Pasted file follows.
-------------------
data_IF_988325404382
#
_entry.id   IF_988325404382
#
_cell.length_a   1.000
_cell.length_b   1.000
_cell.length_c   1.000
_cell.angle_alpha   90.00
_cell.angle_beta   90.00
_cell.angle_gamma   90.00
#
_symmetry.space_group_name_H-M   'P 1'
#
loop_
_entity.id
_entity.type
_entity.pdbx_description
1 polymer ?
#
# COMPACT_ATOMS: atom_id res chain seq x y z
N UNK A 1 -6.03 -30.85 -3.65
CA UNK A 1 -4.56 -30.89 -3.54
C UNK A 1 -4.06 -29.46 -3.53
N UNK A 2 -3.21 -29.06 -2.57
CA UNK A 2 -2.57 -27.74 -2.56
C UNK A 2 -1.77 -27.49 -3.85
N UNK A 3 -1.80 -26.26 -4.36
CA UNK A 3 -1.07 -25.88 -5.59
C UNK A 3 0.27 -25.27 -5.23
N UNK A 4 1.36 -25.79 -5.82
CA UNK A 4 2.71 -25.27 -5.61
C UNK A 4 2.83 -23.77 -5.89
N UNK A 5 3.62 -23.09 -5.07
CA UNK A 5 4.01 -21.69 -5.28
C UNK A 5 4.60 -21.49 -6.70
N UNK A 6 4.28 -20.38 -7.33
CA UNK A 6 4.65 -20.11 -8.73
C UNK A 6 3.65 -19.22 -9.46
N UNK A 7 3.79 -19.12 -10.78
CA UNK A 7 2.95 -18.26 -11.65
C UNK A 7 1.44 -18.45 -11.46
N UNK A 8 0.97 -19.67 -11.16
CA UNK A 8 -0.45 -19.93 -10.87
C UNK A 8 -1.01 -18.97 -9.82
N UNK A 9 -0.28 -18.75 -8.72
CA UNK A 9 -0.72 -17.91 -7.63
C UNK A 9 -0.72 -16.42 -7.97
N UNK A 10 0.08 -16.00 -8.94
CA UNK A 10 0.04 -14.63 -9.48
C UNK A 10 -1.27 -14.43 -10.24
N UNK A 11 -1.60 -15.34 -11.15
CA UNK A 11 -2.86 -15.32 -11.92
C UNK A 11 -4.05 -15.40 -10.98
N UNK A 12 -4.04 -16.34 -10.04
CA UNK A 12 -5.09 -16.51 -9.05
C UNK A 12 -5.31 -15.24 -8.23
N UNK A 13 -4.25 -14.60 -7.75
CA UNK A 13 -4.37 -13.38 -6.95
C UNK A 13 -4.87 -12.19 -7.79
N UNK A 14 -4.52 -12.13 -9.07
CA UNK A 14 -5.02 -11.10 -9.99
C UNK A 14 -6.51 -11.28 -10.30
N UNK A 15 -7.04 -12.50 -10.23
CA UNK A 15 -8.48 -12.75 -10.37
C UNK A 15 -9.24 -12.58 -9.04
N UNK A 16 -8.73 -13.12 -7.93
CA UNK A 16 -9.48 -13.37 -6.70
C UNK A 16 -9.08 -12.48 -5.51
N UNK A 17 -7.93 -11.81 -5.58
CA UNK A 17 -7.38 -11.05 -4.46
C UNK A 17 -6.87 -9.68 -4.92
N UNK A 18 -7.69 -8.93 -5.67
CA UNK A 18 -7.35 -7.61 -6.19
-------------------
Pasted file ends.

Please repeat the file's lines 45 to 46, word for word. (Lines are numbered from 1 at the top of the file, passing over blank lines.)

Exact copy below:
N UNK A 9 -0.28 -18.75 -8.72
CA UNK A 9 -0.72 -17.91 -7.63